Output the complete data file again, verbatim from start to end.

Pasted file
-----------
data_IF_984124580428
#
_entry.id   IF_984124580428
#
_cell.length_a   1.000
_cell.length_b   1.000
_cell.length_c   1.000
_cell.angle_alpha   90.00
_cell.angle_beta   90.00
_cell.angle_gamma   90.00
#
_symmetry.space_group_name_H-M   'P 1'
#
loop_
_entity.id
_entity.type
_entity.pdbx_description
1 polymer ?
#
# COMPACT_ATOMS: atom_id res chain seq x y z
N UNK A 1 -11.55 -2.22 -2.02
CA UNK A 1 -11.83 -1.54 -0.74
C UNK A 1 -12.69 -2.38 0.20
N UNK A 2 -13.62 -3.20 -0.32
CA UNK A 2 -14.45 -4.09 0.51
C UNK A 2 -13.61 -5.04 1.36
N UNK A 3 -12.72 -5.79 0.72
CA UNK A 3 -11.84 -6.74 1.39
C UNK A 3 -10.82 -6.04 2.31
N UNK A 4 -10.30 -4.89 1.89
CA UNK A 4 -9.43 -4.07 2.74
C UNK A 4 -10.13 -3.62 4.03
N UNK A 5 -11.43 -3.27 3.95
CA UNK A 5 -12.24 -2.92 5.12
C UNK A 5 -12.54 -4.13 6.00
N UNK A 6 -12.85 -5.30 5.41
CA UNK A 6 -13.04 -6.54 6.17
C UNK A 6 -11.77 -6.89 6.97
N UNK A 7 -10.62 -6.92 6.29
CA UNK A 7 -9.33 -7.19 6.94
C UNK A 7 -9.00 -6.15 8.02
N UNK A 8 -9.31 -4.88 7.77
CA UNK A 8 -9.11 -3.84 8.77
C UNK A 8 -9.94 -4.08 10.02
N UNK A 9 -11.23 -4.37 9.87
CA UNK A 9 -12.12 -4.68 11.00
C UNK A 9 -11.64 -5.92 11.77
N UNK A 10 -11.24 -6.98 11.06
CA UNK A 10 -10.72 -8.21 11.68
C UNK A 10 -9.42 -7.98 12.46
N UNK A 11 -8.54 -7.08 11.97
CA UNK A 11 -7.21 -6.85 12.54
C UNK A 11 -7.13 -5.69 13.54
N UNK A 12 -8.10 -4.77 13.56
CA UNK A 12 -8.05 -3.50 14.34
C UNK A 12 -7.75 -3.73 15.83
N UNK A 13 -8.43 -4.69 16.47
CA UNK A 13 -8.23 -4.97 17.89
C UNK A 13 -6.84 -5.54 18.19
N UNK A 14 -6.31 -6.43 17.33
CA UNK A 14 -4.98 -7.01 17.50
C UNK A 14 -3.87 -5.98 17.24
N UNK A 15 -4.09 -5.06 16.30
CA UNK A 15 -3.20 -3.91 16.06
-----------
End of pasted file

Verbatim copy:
data_IF_984124580428
#
_entry.id   IF_984124580428
#
_cell.length_a   1.000
_cell.length_b   1.000
_cell.length_c   1.000
_cell.angle_alpha   90.00
_cell.angle_beta   90.00
_cell.angle_gamma   90.00
#
_symmetry.space_group_name_H-M   'P 1'
#
loop_
_entity.id
_entity.type
_entity.pdbx_description
1 polymer ?
#
# COMPACT_ATOMS: atom_id res chain seq x y z
N UNK A 1 -11.55 -2.22 -2.02
CA UNK A 1 -11.83 -1.54 -0.74
C UNK A 1 -12.69 -2.38 0.20
N UNK A 2 -13.62 -3.20 -0.32
CA UNK A 2 -14.45 -4.09 0.51
C UNK A 2 -13.61 -5.04 1.36
N UNK A 3 -12.72 -5.79 0.72
CA UNK A 3 -11.84 -6.74 1.39
C UNK A 3 -10.82 -6.04 2.31
N UNK A 4 -10.30 -4.89 1.89
CA UNK A 4 -9.43 -4.07 2.74
C UNK A 4 -10.13 -3.62 4.03
N UNK A 5 -11.43 -3.27 3.95
CA UNK A 5 -12.24 -2.92 5.12
C UNK A 5 -12.54 -4.13 6.00
N UNK A 6 -12.85 -5.30 5.41
CA UNK A 6 -13.04 -6.54 6.17
C UNK A 6 -11.77 -6.89 6.97
N UNK A 7 -10.62 -6.92 6.29
CA UNK A 7 -9.33 -7.19 6.94
C UNK A 7 -9.00 -6.15 8.02
N UNK A 8 -9.31 -4.88 7.77
CA UNK A 8 -9.11 -3.84 8.77
C UNK A 8 -9.94 -4.08 10.02
N UNK A 9 -11.23 -4.37 9.87
CA UNK A 9 -12.12 -4.68 11.00
C UNK A 9 -11.64 -5.92 11.77
N UNK A 10 -11.24 -6.98 11.06
CA UNK A 10 -10.72 -8.21 11.68
C UNK A 10 -9.42 -7.98 12.46
N UNK A 11 -8.54 -7.08 11.97
CA UNK A 11 -7.21 -6.85 12.54
C UNK A 11 -7.13 -5.69 13.54
N UNK A 12 -8.10 -4.77 13.56
CA UNK A 12 -8.05 -3.50 14.34
C UNK A 12 -7.75 -3.73 15.83
N UNK A 13 -8.43 -4.69 16.47
CA UNK A 13 -8.23 -4.97 17.89
C UNK A 13 -6.84 -5.54 18.19
N UNK A 14 -6.31 -6.43 17.33
CA UNK A 14 -4.98 -7.01 17.50
C UNK A 14 -3.87 -5.98 17.24
N UNK A 15 -4.09 -5.06 16.30
CA UNK A 15 -3.20 -3.91 16.06